United States of America v. $7,050.00 in United States Currency

Filing 17

MEMORANDUM OPINION AND ORDER denying 9 Claimant's MOTION to Dismiss for Lack of Subject Matter Jurisdiction, as further set out in order. Signed by Honorable Judge Wallace Capel, Jr on 8/10/2016. (Attachments: # 1 Civil Appeals Checklist)(wcl, )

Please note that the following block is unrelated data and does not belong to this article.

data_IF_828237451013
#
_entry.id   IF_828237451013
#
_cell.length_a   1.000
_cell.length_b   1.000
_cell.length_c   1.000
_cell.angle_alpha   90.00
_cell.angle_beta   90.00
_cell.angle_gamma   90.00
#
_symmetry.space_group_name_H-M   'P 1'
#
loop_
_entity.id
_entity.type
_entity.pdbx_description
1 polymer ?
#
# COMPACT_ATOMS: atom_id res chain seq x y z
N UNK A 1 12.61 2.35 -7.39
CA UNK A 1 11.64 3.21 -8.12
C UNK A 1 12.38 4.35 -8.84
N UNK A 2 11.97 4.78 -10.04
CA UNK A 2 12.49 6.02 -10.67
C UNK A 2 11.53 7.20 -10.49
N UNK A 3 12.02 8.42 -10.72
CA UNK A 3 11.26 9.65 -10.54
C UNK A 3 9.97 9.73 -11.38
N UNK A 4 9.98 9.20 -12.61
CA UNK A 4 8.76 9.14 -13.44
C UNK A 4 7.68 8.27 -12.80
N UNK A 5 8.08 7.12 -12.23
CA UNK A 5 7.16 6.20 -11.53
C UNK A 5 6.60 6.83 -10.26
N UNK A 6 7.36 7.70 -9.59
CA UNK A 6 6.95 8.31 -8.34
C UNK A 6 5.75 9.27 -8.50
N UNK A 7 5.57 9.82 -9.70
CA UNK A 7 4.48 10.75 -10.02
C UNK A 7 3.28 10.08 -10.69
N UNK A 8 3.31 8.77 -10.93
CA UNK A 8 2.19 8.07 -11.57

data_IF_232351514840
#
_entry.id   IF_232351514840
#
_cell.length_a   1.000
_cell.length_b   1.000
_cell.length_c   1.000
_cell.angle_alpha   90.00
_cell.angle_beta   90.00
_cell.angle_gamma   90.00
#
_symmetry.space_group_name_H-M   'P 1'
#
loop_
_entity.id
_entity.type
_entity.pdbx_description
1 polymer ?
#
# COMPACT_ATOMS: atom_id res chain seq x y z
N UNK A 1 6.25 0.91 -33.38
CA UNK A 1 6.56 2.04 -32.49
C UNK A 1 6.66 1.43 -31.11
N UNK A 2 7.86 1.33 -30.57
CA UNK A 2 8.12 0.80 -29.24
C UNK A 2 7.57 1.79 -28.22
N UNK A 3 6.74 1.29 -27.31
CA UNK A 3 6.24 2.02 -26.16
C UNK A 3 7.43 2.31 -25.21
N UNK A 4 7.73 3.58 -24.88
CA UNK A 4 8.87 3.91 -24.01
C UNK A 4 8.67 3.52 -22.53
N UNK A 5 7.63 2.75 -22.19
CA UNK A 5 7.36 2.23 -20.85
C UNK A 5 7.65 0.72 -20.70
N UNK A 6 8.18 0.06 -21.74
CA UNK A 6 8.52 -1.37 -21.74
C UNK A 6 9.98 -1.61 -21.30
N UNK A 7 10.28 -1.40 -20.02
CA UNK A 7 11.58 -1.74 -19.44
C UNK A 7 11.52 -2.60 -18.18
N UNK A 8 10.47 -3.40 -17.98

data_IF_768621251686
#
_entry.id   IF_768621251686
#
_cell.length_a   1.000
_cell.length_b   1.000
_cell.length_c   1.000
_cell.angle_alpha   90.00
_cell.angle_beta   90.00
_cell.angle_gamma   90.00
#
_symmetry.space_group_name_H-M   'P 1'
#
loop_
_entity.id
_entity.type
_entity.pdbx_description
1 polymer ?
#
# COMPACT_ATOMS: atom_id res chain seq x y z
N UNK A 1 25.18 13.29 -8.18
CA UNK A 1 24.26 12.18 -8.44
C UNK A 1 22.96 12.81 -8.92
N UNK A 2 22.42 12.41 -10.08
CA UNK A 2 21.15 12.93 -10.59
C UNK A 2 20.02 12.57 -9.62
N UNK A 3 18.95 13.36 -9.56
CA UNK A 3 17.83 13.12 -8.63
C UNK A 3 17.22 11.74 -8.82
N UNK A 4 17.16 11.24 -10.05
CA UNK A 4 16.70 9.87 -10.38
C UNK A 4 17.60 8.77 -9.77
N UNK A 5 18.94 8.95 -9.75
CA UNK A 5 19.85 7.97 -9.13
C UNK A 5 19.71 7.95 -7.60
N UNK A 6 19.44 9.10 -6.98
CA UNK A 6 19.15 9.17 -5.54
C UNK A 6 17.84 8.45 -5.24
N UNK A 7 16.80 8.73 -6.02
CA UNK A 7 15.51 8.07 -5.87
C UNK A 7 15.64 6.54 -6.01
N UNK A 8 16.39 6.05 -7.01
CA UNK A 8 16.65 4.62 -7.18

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IN THE UNITED STATES DISTRICT COURT FOR THE MIDDLE DISTRICT OF ALABAMA NORTHERN DIVISION UNITED STATES OF AMERICA, Plaintiff, v. $7,050.00 IN UNITED STATES CURRENCY, Defendant. ) ) ) ) ) ) ) ) ) ) Civil Action No.: 2:15cv958-WC MEMORANDUM OPINION AND ORDER Before the court is the Motion to Dismiss for Lack of Subject Matter Jurisdiction over the Defendant Res (Doc. 9) filed by Claimant, Erica Gaston, in this civil in rem forfeiture action. The United States has filed a response (Doc. 11) in opposition to the motion to dismiss. For the reasons that follow, Claimant’s motion will be denied. I. BACKGROUND On December 30, 2015, pursuant to 21 U.S.C. § 881(a)(6), the United States filed its Verified Complaint for Forfeiture In Rem (Doc. 1) of the Defendant $7,050.00 in United States currency seized on May 20, 2015, during the search of a residence in Montgomery, Alabama. On January 5, 2016, the Clerk’s Office issued the warrant of arrest in rem (Doc. 3). On February 8, 2016, Erica Gaston filed her claim (Doc. 8) asserting that she is the rightful owner of the Defendant currency. Then, on February 11, 2016, Claimant filed the instant motion to dismiss. On March 11, 2016, the United States filed its response in opposition to the motion to dismiss. On April 4, 2016, Claimant filed additional evidentiary support for her motion. See Notice (Doc. 13). Finally, on April 7, 2016, Claimant filed her reply (Doc. 16) to the United States’ Response. II. JURISDICTION AND VENUE Although Claimant predicates her motion on Rule 12(b)(1) of the Federal Rules of Civil Procedure, arguing that the complaint should be dismissed because the court lacks subject matter jurisdiction, it is evident that her actual contention is that the court lacks in rem jurisdiction, in that the court lacks jurisdiction over the res, the Defendant currency. As such, her motion is more akin to a motion to dismiss for lack of personal jurisdiction pursuant to Rule 12(b)(2). See, e.g., Porsche Cars N. Am., Inc. v. Porsche.net, 302 F.3d 248, 255-56 (4th Cir. 2002) (remarking, “in rem jurisdiction concerns a court’s authority over the res . . . personal jurisdiction, rather than subject-matter jurisdiction, seems far more analogous to in rem jurisdiction.”); Order (Doc. 20) at 1 n.1, United States v. $96,370.00, 3:14-cv-356-WHA (entered Oct. 15, 2014). The court will address below Claimant’s argument that the court lacks in rem jurisdiction over the Defendant currency. It is sufficed for present purposes to note that, plainly, the court has subject matter jurisdiction over a civil complaint brought by the United States for forfeiture in rem pursuant to 28 U.S.C. §§ 1345 and 1355, and 21 U.S.C. § 881, and that venue is appropriate in this District pursuant to 28 U.S.C. §§ 1355 and 1395. III. STANDARD OF REVIEW In general, when a court’s jurisdiction is challenged pursuant to Rule 12(b)(2), the party asserting jurisdiction has the burden to prove that jurisdiction exists. See, e.g., Oldfield v. Pueblo De Bahia Lora, S.A., 558 F.3d 1210, 1217 (11th Cir. 2009). Courts 2 have generally employed a burden shifting framework to resolve arguments concerning a court’s jurisdiction over a person or, as in this case, property: The most common formulation found in the judicial opinions is that the plaintiff bears the ultimate burden of demonstrating that the court’s personal jurisdiction over the defendants exists by a preponderance of the evidence, but needs only make a prima facie showing when the district judge restricts her review of the Rule 12(b)(2) motion solely to affidavits and other written evidence. . . . In addition, for purposes of such a review, federal courts will, as they do on other motions under rule 12(b), take as true the allegations of the nonmoving party with regard to the jurisdictional issues and resolve all factual disputes in his or her favor. Charles Alan Wright & Arthur R. Miller, Federal Practice and Procedure § 1351 (3d ed. 2016) (footnotes omitted). See also Am. Home Assur. Co. v. Weaver Aggregate Transp., Inc., 719 F. Supp. 2d 1333, 1334 (M.D. Ala. 2010). Moreover, and importantly, the court enjoys substantial latitude in devising how best to resolve the jurisdictional inquiry within the procedural framework discussed previously: When a federal court is considering a challenge to its jurisdiction over a defendant or over some form of property, the district judge has considerable procedural leeway in choosing a methodology for deciding the motion. The court may receive and weigh the contents of affidavits and any other relevant matter submitted by the parties to assist it in determining the jurisdictional facts. Wright & Miller, supra, § 1351 (footnotes omitted). IV. DISCUSSION A. Factual Findings Related to Jurisdiction Over the Res1 1 In making the following factual determinations, the court draws upon both the submissions of the parties and publicly available documents submitted in the course of ongoing parallel litigation in the state court which thus far have not been incorporated into the record of this case by the parties. See Universal Express, Inc. v. U.S. S.E.C., 177 F. App’x 52, 53 (11th Cir. 2006) (citations omitted) (“A district court may take judicial notice of certain facts without converting a 3 On May 18, 2015, Special Agent Bruce Little of the Alabama Bureau of Investigation submitted an Affidavit In Support Of Application For Search Warrant to the Honorable J.R. Gaines, a Circuit Judge in Alabama’s Fifteenth Judicial Circuit, which serves Montgomery County, Alabama. See Ex. 1 to Cl.’s Mot. Dis. (Doc. 9-1). As sworn in the affidavit, Special Agent Little is a “Task Force Officer (TFO) for the [federal] Drug Enforcement Administration (DEA).” Id. The affidavit described an ongoing investigation of the distribution of marijuana and synthetic marijuana from an address located in Montgomery, pursuant to which “Agents from the Alabama State Bureau of Investigation (SBI), Detectives from the Montgomery, Alabama, Police Department and members of the DEA Task Force utilized a Confidential Source (CS) to conduct a purchase of synthetic marijuana ‘Spice’” at the subject residence. Id. Based on the information that he had obtained from this investigation, Special Agent Little averred that he had “probable cause to believe[] and do[es] believe that controlled substances, to-wit, Marijuana, synthetic marijuana ‘Spice’, drug related paraphernalia and other [contraband] . . . are being kept or stored upon the aforesaid residence and are subject to seizure under the laws of the State of Alabama.” Id. Hence, while Special Agent Little described an ongoing joint state and federal investigation, and specifically identified himself as a member of a DEA task force, he requested the warrant under the authority of Alabama motion to dismiss into a motion for summary judgment. Public records are among the permissible facts that a district court may consider.”). Indeed, it is Claimant who first introduced some documents from the parallel state court litigation and asserted that such documents are relevant to this court’s jurisdictional inquiry. See Ex. A to Cl.’s Notice of Submission of Evidence (Doc. 13) (consisting of one page of a state court order in which the state court appears to rule that the state court, not this federal court, may exercise in rem jurisdiction over the Defendant currency). 4 law and, indeed, under his signature indicated his position as a “Special Agent” with the “State Bureau of Investigations.” Id. Judge Gaines issued a “No Knock” warrant directed toward “ANY SHERIFF, DEPUTY, AND/OR MUNICIPAL OFFICER OR DULY SWORN LAW ENFORCEMENT OFFICER OF THE STATE” on May 18, 2015. Id. The warrant was issued “in the name of the People of the State of Alabama,” and commanded the executing law enforcement officer to “make due return of this warrant and an inventory of all property seized there under [sic] before [Judge Gaines] within 10 days as required by law.” Id. Notably, apart from requiring a return of the warrant along with an inventory of seized property, the warrant did not impose any particular requirement concerning the continuing custody of the seized property. Among the items specifically included as subject to seizure by the warrant were “Unites [sic] States currency” and “[a]ny and all other evidence of violations of Federal and State drug laws.” Id. On May 20, 2015, Special Agent Little proceeded to execute the warrant along with federal DEA Agents Whittle and Spivey and members of the Montgomery Police Department SWAT unit. Affidavit of Bruce Little at ¶ 2 (Doc. 41), Gaston v. Little, No.:03-cv-2015-000369 (Cir. Ct. Mont. Cty., filed June 9, 2016). The Defendant currency was located in a black Taurus pistol box in a back bedroom at the residence. Id. at ¶ 5. It, along with other currency found at the residence, “was sealed in DEA selfsealing evidence envelopes at the scene and was immediately taken into DEA custody by [Agent Little] as a DEA TFO.” Id. at ¶ 9. The Defendant currency was transported by Agent Little to a bank and counted. Id. at ¶ 12. Agent Little did not seek to initiate state 5 forfeiture proceedings, and did not even request federal “adoption”2 of the Defendant currency, because it was “taken into DEA custody at the scene of the search warrant, sealed in DEA evidence envelopes and transported to the DEA Montgomery Resident Office [by Agent Little] in [his] capacity as a DEA Task Force Officer.” Id. at ¶ 15.3 In other words, notwithstanding the state court’s grant of authority to seize the currency under Alabama law, Agent Little seized the currency on behalf of the DEA and delivered it to the custody of the DEA at its Montgomery Resident Office. On May 26, 2015, Agent Little completed a DEA Seizure/FIRE form, “a document used by the DEA for memorializing a seizure it makes and is filled out any time a DEA agent seizes property of any sort.” Amended Affidavit of Bruce Little at ¶ 13 (Doc. 45), Gaston v. Little, No.:03-cv-2015-000369 (Cir. Ct. Mont. Cty., filed June 14, 2016). The Seizure/FIRE form includes a DEA case number, lists DEA Agent 2 The Alabama Court of Civil Appeals aptly described federal adoptive forfeiture as follows: The adoptive-seizure process begins when state or local authorities seize property as part of a criminal investigation or arrest. Generally, the state or local officials either make a determination that forfeiture is not possible under state law or conclude that it is advantageous to them to transfer the matter to federal authorities for a federal administrative forfeiture proceeding. Once state or local officials have determined that an adoptive seizure is advantageous, they file a request with federal authorities. The appropriate federal agency then decides whether to accept or reject the request. If the adoptive-seizure request is accepted, the property is taken into the custody of federal agents and federal administrative forfeiture proceedings begin. At the successful conclusion of those proceedings, usually 80% of the forfeited property is given back to the state or local agency. Green v. City of Montgomery, 55 So.3d 256, 258 (Ala. Civ. App. 2009) (citations omitted). 3 Other currency seized by Agent Little, consisting of $3,300.00 found inside a clear plastic bag in Claimant’s bedroom, was returned to Claimant at the DEA Montgomery Resident Office on June 11, 2015. Id. at ¶ 12. 6 Spivey as the Case Agent, indicates that the Defendant currency is subject to “Administrative” forfeiture, and indicates that, as of the date the report was completed, the Defendant currency was stored at the DEA’s facility in Montgomery. See Def.’s Ex. 1 to Def.’s Mot. for Summ. J. (Doc. 31), Gaston v. Little, No.:03-cv-2015-000369 (Cir. Ct. Mont. Cty., filed May 24, 2016). On June 10, 2015, Claimant filed a pleading in the Circuit Court of Montgomery County, Alabama, naming Agent Little as a defendant and titled “Complaint and Motion to Return Seized Property or in the alternative, Motion for Expidited [sic] Probable Cause Hearing.” Complaint (Doc. 1), Gaston v. Little, No.:03-cv-2015-000369 (Cir. Ct. Mont. Cty., filed June 10, 2015); Ex. B to Cl.’s Mot. to Dis. (Doc. 9-2). In the state court pleading, Claimant alleges that Agent Little wrongfully seized about $21,000.00 in currency from Claimant, that Agent Little lacked probable cause to seize such currency, that the currency is the proceeds of a personal injury settlement obtained by Claimant, and that Claimant is an innocent owner of the currency. Id. In the state court pleading, Plaintiff seeks restoration of her currency “plus costs.” Id. There is no separate allegation of wrongdoing by Agent Little, and no claim for damages.4 4 The Circuit Court recently rejected Agent Little’s argument that he seized the Defendant currency as a federal agent, and that, accordingly, this court has custody of the currency and exclusive jurisdiction over the res: However, Little’s own affidavit in support of the state court search warrant that was used to seize Gaston’s currency clearly establishes that Little was acting as a state law enforcement agent—not a federal agent—when he secured this Court’s process to seize Gaston’s currency. Because Little was acting as a state law enforcement agent using the authority of the state court when he seized the currency, it is the state court that acquired possession or jurisdiction or custody over the currency. Any further possession of the currency by other federal agents 7 B. Claimant’s Argument Claimant submits that this court lacks jurisdiction over the Defendant currency because it was seized pursuant to process issued by the state court and, consequently, it “is in the possession and under the jurisdiction and control of the court that issued the process.” Cl.’s Mot. (Doc. 9) at 2-3 (citations omitted). Claimant maintains that, once the Defendant currency was within the jurisdiction of the state court because it was seized via state-court issued process, it was “withdrawn from federal jurisdiction.” Id. at 3-4 (citations omitted). Claimant asserts that, by virtue of its having issued the search warrant, “possession by the state court occurred before federal agents took the property from the custody of the Montgomery County, Alabama District Court and Montgomery County, Alabama Circuit Court, and before this Court issued its warrant of arrest in rem.” Id. at 5. In response to the Government’s argument that both Alabama state courts and federal courts in Alabama have held that property is not brought within an Alabama state court’s exclusive control or jurisdiction merely because the state court has issued process which caused it to be seized, Claimant maintains that the state court possessed the did not destroy or abrogate the previously acquired jurisdiction of this court. Furthermore, because this court acquired both possession and jurisdiction over the currency first by seizing the property with its own process, according to federal law, the currency was withdrawn from federal jurisdiction thereby preventing federal jurisdiction from attaching. Final Order at 1-2 (Doc. 49), Gaston v. Little, No.:03-cv-2015-000369 (Cir. Ct. Mont. Cty., filed June 28, 2016) (citations omitted). Having reached this conclusion, the Circuit Court further held that, because the State did not initiate forfeiture proceedings in the intervening period since the seizure of the Defendant currency, Claimant “is entitled to the return of her currency.” Id. at 2. The Circuit Court’s ruling is being appealed by Agent Little. See Notice of Appeal (Doc. 51), Gaston v. Little, No.:03-cv-2015-000369 (Cir. Ct. Mont. Cty., filed July 28, 2016). 8 Defendant currency, to the exclusion of any other court, the moment it was seized pursuant to that court’s process. Cl.’s Reply (Doc. 16) at 2. Claimant further asserts that, notwithstanding the rulings of Alabama’s intermediate appellate courts, Alabama statutory law directs that property seized pursuant to a state warrant is “under the control of the court that issued the warrant, or the court in which the offense is triable in respect to which the property was seized.” Id. at 4 (citing Ala. Code § 15-5-14). Lastly, Claimant argues that, to the extent more recent decisions of the intermediate appellate courts of Alabama might be read as conflicting with her arguments about Alabama law, such decisions must “yield to decisions by the Alabama Supreme Court” which Claimant has cited in her filings. Id. at 6. C. Analysis Claimant is correct that a “state court and a federal court cannot simultaneously exercise in rem jurisdiction over the same property.” United States v. $270,000.00 in U.S. Currency, Plus Interest, 1 F.3d 1146, 1147 (11th Cir. 1993). Hence, if Claimant’s argument is correct that the state court assumed exclusive in rem jurisdiction over the Defendant currency at the time it was seized, and that such jurisdiction was never relinquished, then this court lacks jurisdiction over the res. However, Claimant’s argument has been submitted numerous times previously and has largely failed to gain traction in Alabama’s state or federal courts. This is so because, notwithstanding several archaic cases cited by Claimant, Alabama’s courts have more recently, and consistently, interpreted the applicable Alabama laws as requiring a two-step process in order for an Alabama court to obtain in rem jurisdiction over seized property: possession of the res 9 and the filing of an in rem action concerning the property in the state court. See Green, 55 So.3d at 260; see also Ruiz v. City of Montgomery, So.3d , 2015 WL 5918728, at *4 (Ala. Ct. Civ. App. Oct. 9, 2015). The practical effect of this “two-step” process is that exclusive in rem jurisdiction over property seized pursuant to Alabama law does not automatically vest in a state court without the filing of an action in rem concerning the seized property. Thus, as has been recognized repeatedly in state and federal cases in this area, state authorities are permitted by Alabama law to turn over property seized pursuant to state law to federal authorities for purposes of federal forfeiture proceedings so long as no state in rem proceeding has been initiated. The court need not here recapitulate the full reasoning of the many state and federal cases which have recognized and applied the “two-step” inquiry articulated in Green. It is sufficed to say that a central tenet of Green—that Alabama’s law governing disposition of seized property, Ala. Code § 20-2-93, “neither expressly nor impliedly prohibits a state or local law enforcement agency from transferring seized property to federal authorities”—has been recognized and permitted to stand repeatedly by the Alabama Supreme Court. Indeed, Alabama’s Chief Justice recently acknowledged that this is an issue of “first impression” which the Alabama Supreme Court should consider. See Ex parte Bennett, 164 So.3d 1162, 1163-64 (Ala. 2014) (Moore, C.J., dissenting from denial of certiorari). However, insofar as the Alabama Supreme Court has declined to speak on this issue, this court will continue to rely upon the decisions of Alabama’s intermediate appellate courts in which this two-step process has consistently been 10 applied. See, e.g., Order (Doc. 25) at 5-6, United States v. $96,370.00 in United States Currency, No. 3:14-cv-356-WHA (M.D. Ala. Nov. 12, 2014) To the extent Claimant argues that this case is deserving of a different outcome because the Defendant currency was seized pursuant to a state court search warrant, rather than incident to an arrest, this court has previously rejected such argument. See Order (Doc. 38) at 7-9, United States v. $6,676.00 in United States Currency, et al., No. 1:08-cv-026-WKW-TFM (M.D. Ala. Mar. 11, 2014), aff’d, 599 F. App’x 865, (11th Cir. 2014). Likewise, this court’s sister court in the Northern District of Alabama has reached a similar result. See United States v. $178,858.00 in United States Currency, No. 2:06cv-1651-RDP, 2013 WL 5524699, at *3-*5 (N.D. Ala. Oct. 3, 2013), aff’d, 569 F. App’x 649 (11th Cir. 2014). This court discerns no reason to depart from the reasoning of those cases in this matter. Moreover, the relevant statute concerning disposition of property seized under Alabama law makes no distinction in the permissible disposition of the property whether “[t]he seizure is incident to an arrest or a search under a search warrant[.]” § 20-2-93(b)(1). That is, regardless of whether property is seized pursuant to a search warrant or not, it still must be validly seized pursuant to Alabama law, and, in any event, Alabama’s courts have thus far held that the law governing disposition of such property does not automatically vest in rem jurisdiction over the property in a state court and, furthermore, does not require intervention of a state court to permit state authorities to deliver the property to federal authorities for purposes of federal forfeiture proceedings. 11 To be sure, as argued by Claimant, a separate provision of Alabama law, Ala. Code § 15-5-14, appears to require that property seized pursuant to a state court search warrant “be delivered to the court issuing the warrant” and held in the “possession” of the “officer effecting the warrant[,] . . . subject to the order of the court to which he is required to return the proceedings or of the court in which the offense is triable in respect to which the property was taken.” However, this statutory provision has nothing to do with disposition of seized property by forfeiture under Alabama law, and does not address a situation, like the instant case, where there is a competing federal claim for jurisdiction. See, e.g., Order (Doc. 25) at 3-5, United States v. $96, 370, No. 3:14-cv356-WHA (distinguishing Alabama cases finding in rem jurisdiction automatically vests because cases involved no federal participation in search or seizure of the subject property and, hence, no competing claim of federal jurisdiction). To the extent that Alabama’s statutes or case law interpreting the relevant Alabama statutes create a perceived inconsistency in their application with respect to items seized pursuant to a search warrant, Claimant has pointed the court to no Alabama case holding, in an analogous situation, that an Alabama state court is automatically vested with in rem jurisdiction over property seized pursuant to a search warrant despite a completing claim of federal court jurisdiction due to the involvement of federal agents in procuring the state warrant and executing the search, or that, absent federal involvement on the front-end, seized property may not be transferred to federal authorities without an 12 order from the state court that originally issued the warrant.5 Without some unequivocal pronouncement of Alabama law in that vein, the court cannot conclude that in rem jurisdiction vested automatically in the state court merely with the seizure of the Defendant currency pursuant to a state court search warrant.6 In addition to her arguments about Alabama law, Claimant points to a number of United States Supreme Court cases, all more than a hundred years old, in arguing that federal law precludes this court from exercising in rem jurisdiction over the Defendant currency because it was possessed by the state court that issued the warrant authorizing its seizure at the moment it was seized. Cl.’s Reply (Doc. 16) at 2-4 (citing Palmer v. State of Texas, 212 U.S. 118 (1909); The Rio Grande, 90 U.S. 458 (1874); and Taylor v. Carryl, 61 U.S. 583 (1857)). However, none of the cases cited by Claimant are factually analogous to the instant case—they do not involve property seized pursuant to state court search warrants subject to a competing claim of jurisdiction asserted by a sovereign whose agents participated in seizing the subject property—and none of them actually hold that property seized during the execution of a state court search warrant is in the 5 The only case of which this court is aware that appears to have possibly reached such a conclusion, Alexander v. City of Birmingham, 99 So. 3d 1251, 1256-57 (Ala. Civ. App. 2012), was promptly reversed by the same court that issued it. See Payne v. City of Decatur, 141 So. 3d 500, 504 (Ala. Civ. App. 2013). 6 Other federal courts, applying the laws of other states, have concluded that in rem jurisdiction does automatically vest, and that a “turnover order” is required to divest the state court of jurisdiction and permit a federal court to assert jurisdiction over property seized pursuant to state law. See, e.g., Scarabin v. D.E.A., 966 F.2d 989, 993 (5th Cir. 1992) (interpreting Louisiana law); United States v. One 1979 Chevrolet C-20 Van, 924 F.2d 120, 123 (7th Cir. 1991) (interpreting Illinois law); and Martin v. Indiana State Police, 537 F. Supp. 2d 974, 987 (S.D. Ind. 2008) (interpreting Indiana law). However, as discussed above, and as recognized in Green and subsequent cases, Alabama courts thus far have not similarly construed Alabama’s law to require such measures. 13 exclusive possession of the state court that issued the warrant. Moreover, the Eleventh Circuit has at least implicitly rejected this contention in United States v. $270,000.00 in United States Currency, Plus Interest, supra. In that case, the Circuit Court determined that property seized pursuant to a search warrant issued by a Florida state court was beyond a federal court’s in rem jurisdiction at the time federal jurisdiction was asserted because the state court had not entered a final order disposing of the property after state in rem forfeiture proceedings had concluded. 1 F.3d at 1149. In other words, the Florida courts were vested with exclusive in rem jurisdiction not because the property was seized pursuant to a state court warrant, but rather because Florida had initiated a prior in rem proceeding and Florida law further required a state court order to be entered disposing of the property after the conclusion of a state in rem proceeding concerning the res. Obviously, the Circuit Court’s analysis would have differed, and would have been considerably streamlined, if the mere fact that the property had been seized pursuant to a state court warrant precluded the federal court from asserting in rem jurisdiction pursuant to federal law. In sum, the balance of relevant authorities indicates that, under Alabama law as it is interpreted at this time, Alabama’s state courts are not automatically vested with exclusive in rem jurisdiction over property seized pursuant to Alabama law, even where the subject property is seized pursuant to a warrant issued by a state court. Rather, in rem jurisdiction attaches in the state court with control of the res at the time an action in rem is initiated in the state court. Accordingly, the undersigned will adhere to prior decisions of this court upholding the federal court’s assertion of jurisdiction, provided that, indeed, 14 the Defendant currency was under the control of federal agents at the time a state in rem proceeding was filed. As discussed above, it is clear that, whether or not Agent Little seized the Defendant currency wearing the hat of a state law enforcement agent, a deputized federal agent, or some hybrid of the two, the Defendant currency was in the possession of the federal DEA at its Montgomery resident office at the time Claimant filed her state court action seeking a return of the property on June 10, 2015. Assuming the correctness of the observation in Green—which Plaintiff does not appear to contest—that “federal jurisdiction begins the moment the res is controlled by federal agents,” Green, 55 So.3d at 263 (citing United States v. $506,231 in United States Currency, 125 F.3d 442 (7th Cir. 1997)), then it is evident that federal jurisdiction attached either when Agent Little seized the Defendant currency as a deputized federal agent or, failing that, when he delivered the Defendant currency to the DEA’s custody at the Montgomery resident office where it remained until it was transferred to the custody of the United States Marshal. Either relevant event triggering federal control of the res and, hence, federal jurisdiction, occurred before Claimant initiated her in rem proceeding in the state court. As such, the federal court was vested with prior in rem jurisdiction over the Defendant currency, and, consequently, Claimant’s motion to dismiss is due to be denied. 15 V. CONCLUSION For all of the foregoing reasons, Claimant’s Motion to Dismiss for Lack of Subject Matter Jurisdiction (Doc. 9) is DENIED.7 Done this 10th day of August, 2016. /s/ Wallace Capel, Jr. UNITED STATES MAGISTRATE JUDGE 7 The court is not unmindful of the implications on comity of its ruling on the motion to dismiss. Because of the rulings in the parallel state court litigation, there are now two courts asserting in rem jurisdiction over the Defendant currency. Thus, this case appears to have landed at the precise juncture warned against in Penn Gen. Cas. Co. v. Commonwealth, 294 U.S. 189, 195 (1935) (“To avoid unseemly and disastrous conflicts in the administration of our dual judicial system, and to protect the judicial process of the court first assuming jurisdiction, the principle, applicable to both federal and state courts, is established that the court first assuming jurisdiction over the property may maintain and exercise that jurisdiction to the exclusion of the other.”). Perhaps conflicts of this sort are made more likely in this age of increased cooperation and intermingling of state and federal law enforcement resources in joint investigative ventures. Perhaps Alabama’s state courts will recognize this tension and will take the opportunity posed by the parallel litigation to finally clarify relevant Alabama law on this matter, as the Chief Justice of the Alabama Supreme Court has urged that body to do. Perhaps state court judges, when confronted with search warrant applications authored by federally deputized state law enforcement officers describing joint federal and state investigations, will, if concerned about ensuring state court control of the disposition of property seized pursuant to the warrant, include more exacting language concerning the control and custody of the property seized in any warrants issued in order to more zealously protect the state court’s jurisdiction. But these are all hypotheticals which, even if they come to fruition, will do so too late to guide the disposition of the instant motion. In the reality of this case, with the authorities that the court presently has before it, the court cannot conclude that the concern for comity alone, while significant, requires the court to decline to exercise in rem jurisdiction over property which has been under federal control and custody since it was seized by a deputized federal agent as part of a joint federal and state investigation. 16